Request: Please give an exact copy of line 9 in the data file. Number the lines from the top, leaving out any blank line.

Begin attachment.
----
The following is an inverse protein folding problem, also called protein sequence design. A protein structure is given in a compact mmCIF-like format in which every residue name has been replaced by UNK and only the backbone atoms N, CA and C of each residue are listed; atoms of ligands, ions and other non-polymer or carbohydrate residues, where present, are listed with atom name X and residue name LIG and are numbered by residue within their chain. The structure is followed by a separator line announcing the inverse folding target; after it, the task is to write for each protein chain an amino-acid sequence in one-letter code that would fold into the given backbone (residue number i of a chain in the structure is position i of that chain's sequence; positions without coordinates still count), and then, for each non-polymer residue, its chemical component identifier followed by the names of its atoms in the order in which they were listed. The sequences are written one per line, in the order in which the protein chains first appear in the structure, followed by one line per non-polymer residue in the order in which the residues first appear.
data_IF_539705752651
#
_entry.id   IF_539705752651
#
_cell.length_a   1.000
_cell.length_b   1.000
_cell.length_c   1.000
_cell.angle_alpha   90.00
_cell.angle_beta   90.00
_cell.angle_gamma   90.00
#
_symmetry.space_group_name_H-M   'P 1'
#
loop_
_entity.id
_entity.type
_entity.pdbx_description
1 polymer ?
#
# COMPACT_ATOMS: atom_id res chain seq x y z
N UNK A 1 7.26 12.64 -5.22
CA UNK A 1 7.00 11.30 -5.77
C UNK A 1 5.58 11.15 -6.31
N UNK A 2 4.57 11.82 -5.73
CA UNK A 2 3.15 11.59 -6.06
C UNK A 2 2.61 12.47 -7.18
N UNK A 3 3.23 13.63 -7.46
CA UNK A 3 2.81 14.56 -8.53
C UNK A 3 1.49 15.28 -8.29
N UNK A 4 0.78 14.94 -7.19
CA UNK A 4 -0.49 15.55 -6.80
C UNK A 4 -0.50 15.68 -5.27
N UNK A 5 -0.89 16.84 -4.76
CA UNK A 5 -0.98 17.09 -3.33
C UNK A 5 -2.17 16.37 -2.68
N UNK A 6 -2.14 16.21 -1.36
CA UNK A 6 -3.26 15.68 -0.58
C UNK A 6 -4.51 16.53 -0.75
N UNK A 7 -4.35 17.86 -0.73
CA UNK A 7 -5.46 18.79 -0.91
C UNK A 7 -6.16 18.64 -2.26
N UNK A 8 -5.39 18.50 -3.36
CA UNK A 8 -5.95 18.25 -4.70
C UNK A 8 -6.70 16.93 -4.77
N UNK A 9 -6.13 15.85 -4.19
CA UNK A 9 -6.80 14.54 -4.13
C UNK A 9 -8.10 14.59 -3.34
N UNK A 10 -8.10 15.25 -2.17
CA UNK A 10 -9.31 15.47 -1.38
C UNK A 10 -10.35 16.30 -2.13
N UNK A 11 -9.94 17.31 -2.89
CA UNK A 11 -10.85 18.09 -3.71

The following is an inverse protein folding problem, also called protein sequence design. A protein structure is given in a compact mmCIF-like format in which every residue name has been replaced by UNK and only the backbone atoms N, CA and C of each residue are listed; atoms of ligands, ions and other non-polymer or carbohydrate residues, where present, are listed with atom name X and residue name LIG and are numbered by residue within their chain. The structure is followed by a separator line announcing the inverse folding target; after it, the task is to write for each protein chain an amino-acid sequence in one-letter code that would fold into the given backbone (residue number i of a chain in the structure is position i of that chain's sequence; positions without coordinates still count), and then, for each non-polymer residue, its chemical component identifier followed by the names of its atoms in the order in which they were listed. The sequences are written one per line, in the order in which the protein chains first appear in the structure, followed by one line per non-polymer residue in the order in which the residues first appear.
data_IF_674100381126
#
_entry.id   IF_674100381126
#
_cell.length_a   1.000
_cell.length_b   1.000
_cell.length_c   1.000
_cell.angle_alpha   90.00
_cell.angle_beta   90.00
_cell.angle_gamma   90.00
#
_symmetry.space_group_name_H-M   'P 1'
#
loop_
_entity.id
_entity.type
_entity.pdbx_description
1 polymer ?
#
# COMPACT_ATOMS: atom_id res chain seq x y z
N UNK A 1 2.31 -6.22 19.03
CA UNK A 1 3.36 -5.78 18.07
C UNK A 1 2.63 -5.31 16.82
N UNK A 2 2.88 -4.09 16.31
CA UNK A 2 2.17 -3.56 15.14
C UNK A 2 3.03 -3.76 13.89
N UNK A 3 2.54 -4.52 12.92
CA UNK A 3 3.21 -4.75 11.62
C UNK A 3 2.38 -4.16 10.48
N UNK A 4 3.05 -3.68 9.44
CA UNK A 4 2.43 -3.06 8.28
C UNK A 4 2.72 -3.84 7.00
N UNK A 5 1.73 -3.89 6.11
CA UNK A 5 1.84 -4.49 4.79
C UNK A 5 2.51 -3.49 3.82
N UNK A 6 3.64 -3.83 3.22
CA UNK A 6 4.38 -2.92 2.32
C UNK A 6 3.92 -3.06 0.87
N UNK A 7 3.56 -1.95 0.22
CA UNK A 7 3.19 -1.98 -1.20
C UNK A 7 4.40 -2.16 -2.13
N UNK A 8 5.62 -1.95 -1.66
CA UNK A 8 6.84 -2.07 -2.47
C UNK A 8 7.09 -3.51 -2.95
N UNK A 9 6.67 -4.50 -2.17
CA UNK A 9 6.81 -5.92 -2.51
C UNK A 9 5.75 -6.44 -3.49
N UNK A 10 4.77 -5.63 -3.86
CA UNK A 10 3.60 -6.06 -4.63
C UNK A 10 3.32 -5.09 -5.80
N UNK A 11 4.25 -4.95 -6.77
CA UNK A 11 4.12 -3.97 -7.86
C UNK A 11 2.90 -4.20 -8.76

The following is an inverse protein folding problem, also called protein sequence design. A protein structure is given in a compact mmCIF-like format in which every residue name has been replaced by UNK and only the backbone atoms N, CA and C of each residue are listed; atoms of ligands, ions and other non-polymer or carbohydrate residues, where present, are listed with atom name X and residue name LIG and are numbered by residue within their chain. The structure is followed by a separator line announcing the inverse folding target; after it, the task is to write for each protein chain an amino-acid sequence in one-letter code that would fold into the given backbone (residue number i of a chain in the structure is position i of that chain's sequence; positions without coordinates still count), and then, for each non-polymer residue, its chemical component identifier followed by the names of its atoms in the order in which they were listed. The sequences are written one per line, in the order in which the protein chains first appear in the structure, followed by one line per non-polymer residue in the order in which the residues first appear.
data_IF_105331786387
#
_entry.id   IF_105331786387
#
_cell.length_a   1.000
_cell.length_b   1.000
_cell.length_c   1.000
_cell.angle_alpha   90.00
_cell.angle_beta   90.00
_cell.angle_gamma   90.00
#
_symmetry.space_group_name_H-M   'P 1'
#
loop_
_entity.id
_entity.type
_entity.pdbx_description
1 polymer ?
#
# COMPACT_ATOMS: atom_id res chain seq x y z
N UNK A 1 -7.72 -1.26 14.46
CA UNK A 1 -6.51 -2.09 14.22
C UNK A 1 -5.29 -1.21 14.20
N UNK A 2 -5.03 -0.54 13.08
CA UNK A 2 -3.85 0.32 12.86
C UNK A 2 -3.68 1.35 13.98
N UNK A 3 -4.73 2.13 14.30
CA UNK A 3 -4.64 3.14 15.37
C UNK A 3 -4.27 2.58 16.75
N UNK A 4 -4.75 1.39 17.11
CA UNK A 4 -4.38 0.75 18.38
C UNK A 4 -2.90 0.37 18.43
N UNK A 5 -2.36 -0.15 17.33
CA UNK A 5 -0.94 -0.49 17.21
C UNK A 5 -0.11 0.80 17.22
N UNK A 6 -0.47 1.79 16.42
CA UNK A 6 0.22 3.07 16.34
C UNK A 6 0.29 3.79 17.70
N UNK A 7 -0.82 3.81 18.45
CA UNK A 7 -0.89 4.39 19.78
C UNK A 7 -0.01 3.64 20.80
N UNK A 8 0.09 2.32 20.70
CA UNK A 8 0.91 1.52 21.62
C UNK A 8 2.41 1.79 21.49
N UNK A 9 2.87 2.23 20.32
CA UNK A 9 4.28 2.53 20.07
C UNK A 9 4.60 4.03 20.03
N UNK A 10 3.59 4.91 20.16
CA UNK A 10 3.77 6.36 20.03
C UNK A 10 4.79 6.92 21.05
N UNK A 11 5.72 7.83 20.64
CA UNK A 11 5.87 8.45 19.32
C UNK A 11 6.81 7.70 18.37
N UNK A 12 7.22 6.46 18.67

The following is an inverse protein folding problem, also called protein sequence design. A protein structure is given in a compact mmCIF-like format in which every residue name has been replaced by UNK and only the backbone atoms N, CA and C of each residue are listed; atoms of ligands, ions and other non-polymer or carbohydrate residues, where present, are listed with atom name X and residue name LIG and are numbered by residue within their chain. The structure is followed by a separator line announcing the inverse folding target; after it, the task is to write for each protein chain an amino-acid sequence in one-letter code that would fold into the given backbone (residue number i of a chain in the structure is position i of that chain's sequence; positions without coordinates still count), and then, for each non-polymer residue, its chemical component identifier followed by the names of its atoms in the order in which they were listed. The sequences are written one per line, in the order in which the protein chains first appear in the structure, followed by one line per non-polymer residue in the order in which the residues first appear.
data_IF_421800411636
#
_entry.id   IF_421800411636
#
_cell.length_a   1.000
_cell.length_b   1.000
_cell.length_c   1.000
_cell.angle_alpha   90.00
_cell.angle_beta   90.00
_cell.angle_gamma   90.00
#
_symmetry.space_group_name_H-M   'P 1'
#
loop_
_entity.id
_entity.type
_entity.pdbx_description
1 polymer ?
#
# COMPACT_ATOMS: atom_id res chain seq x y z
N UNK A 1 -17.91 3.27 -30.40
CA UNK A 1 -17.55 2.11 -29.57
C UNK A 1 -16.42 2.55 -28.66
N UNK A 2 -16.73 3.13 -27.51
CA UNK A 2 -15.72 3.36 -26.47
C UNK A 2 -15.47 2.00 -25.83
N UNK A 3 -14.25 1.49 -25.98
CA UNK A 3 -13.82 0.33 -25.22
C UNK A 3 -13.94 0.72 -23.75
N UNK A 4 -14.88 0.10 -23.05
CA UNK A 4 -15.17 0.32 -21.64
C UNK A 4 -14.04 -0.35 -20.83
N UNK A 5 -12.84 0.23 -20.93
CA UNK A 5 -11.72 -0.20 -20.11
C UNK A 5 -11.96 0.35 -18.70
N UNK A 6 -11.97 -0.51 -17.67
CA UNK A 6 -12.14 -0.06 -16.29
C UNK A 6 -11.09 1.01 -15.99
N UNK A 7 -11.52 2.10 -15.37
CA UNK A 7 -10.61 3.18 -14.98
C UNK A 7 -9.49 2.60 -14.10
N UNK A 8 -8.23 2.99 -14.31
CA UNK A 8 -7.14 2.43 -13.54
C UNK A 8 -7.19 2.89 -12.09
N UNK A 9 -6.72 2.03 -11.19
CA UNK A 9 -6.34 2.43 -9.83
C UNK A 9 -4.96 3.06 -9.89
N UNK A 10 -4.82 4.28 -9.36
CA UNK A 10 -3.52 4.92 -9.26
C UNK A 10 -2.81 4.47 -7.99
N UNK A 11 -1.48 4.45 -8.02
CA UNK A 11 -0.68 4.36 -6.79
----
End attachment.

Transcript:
_cell.angle_alpha   90.00